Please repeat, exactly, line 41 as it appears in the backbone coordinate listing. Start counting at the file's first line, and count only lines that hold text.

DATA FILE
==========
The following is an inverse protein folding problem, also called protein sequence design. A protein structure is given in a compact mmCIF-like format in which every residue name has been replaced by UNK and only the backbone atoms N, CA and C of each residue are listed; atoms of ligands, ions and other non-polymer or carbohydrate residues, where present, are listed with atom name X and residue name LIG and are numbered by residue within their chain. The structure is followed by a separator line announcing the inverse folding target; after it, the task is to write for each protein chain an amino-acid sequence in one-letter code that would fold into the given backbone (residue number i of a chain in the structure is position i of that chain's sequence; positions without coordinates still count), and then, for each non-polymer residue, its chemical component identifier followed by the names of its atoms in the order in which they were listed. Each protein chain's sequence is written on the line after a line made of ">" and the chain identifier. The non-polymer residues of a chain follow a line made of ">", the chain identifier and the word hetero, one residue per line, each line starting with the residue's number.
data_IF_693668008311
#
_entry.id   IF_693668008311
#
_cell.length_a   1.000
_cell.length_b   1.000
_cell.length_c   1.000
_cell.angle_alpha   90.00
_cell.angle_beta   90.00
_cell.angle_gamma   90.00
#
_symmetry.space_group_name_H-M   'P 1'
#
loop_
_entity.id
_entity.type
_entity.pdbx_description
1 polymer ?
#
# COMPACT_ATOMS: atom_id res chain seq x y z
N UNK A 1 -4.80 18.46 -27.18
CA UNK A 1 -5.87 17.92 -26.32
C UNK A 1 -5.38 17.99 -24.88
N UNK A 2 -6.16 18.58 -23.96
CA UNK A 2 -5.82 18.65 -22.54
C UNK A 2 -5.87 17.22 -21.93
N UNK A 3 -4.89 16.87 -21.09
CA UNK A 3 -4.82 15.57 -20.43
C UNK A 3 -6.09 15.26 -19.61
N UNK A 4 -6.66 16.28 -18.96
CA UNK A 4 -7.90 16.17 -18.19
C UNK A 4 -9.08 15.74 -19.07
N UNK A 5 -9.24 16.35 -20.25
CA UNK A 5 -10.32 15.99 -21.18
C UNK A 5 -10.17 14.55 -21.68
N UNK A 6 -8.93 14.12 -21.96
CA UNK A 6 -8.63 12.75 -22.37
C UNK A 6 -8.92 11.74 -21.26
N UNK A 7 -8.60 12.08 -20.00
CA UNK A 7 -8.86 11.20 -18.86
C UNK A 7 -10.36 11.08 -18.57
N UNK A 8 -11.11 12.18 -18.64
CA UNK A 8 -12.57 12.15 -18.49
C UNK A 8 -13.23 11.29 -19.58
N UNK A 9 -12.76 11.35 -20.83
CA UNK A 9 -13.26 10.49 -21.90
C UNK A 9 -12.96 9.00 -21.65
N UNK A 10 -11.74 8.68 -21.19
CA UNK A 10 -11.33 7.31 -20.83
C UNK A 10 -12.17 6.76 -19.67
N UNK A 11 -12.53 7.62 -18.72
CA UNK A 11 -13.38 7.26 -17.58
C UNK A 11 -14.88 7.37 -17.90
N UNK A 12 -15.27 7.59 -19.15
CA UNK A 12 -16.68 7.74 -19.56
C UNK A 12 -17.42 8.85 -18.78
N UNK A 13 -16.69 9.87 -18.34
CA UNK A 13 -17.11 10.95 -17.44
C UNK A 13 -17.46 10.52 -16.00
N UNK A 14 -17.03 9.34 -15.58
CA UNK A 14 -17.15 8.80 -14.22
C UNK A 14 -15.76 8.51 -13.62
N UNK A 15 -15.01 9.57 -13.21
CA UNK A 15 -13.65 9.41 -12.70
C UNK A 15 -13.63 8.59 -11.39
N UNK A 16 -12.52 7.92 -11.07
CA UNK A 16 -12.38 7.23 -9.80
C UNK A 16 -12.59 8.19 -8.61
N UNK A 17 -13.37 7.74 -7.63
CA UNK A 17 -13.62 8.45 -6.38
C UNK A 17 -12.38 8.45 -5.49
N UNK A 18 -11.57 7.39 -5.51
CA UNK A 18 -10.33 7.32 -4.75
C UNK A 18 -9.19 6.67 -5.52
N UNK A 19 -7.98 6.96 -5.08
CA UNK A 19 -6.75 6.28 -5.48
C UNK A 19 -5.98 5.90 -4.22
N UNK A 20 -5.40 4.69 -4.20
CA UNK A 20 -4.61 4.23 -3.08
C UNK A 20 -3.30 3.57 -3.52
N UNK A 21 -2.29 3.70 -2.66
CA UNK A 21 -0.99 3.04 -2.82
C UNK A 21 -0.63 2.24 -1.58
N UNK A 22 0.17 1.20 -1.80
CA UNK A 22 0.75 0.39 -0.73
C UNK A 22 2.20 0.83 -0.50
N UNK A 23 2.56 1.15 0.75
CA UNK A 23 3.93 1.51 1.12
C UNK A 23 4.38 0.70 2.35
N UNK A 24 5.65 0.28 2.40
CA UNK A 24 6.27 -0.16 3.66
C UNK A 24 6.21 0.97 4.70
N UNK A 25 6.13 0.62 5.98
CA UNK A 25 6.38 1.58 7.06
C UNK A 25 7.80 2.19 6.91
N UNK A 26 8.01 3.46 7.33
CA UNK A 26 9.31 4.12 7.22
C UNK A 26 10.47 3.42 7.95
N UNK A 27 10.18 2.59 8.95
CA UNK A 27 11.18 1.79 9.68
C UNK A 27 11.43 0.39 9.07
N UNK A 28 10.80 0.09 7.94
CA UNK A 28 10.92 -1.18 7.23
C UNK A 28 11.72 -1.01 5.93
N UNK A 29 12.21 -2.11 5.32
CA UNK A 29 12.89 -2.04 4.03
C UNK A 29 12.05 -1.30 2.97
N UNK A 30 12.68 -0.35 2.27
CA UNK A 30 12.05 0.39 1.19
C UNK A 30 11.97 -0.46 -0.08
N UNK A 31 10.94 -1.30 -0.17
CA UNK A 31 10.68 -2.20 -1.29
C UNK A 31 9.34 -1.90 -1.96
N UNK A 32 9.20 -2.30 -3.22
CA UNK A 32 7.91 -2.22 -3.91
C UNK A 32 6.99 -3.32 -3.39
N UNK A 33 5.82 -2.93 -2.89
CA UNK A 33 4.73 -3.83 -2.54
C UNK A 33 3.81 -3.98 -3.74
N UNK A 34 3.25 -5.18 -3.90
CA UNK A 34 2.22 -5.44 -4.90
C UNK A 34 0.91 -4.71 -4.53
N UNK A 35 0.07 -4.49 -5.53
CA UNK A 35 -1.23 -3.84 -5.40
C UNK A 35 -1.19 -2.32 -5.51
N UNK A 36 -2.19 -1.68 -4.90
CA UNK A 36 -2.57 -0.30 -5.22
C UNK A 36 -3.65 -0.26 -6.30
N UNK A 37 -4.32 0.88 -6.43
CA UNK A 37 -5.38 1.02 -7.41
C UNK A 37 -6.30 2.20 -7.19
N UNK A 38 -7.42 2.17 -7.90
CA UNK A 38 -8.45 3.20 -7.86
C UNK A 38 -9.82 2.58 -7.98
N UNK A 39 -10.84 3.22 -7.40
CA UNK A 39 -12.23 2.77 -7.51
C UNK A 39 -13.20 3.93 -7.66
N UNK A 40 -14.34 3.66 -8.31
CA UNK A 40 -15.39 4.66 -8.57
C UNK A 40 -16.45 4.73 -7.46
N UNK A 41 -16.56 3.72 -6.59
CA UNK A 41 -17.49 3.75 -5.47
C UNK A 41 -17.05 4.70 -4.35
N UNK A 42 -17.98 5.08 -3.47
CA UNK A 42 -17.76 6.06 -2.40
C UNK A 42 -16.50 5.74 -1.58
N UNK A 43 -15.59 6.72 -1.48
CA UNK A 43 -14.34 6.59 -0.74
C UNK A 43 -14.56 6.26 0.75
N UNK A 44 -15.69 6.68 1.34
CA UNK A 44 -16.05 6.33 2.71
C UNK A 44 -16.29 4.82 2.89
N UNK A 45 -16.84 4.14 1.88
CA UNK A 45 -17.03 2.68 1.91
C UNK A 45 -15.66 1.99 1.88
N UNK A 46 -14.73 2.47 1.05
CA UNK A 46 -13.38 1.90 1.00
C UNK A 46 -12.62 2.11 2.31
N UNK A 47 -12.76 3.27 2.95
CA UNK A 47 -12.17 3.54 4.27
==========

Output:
CA UNK A 7 -8.86 11.20 -18.86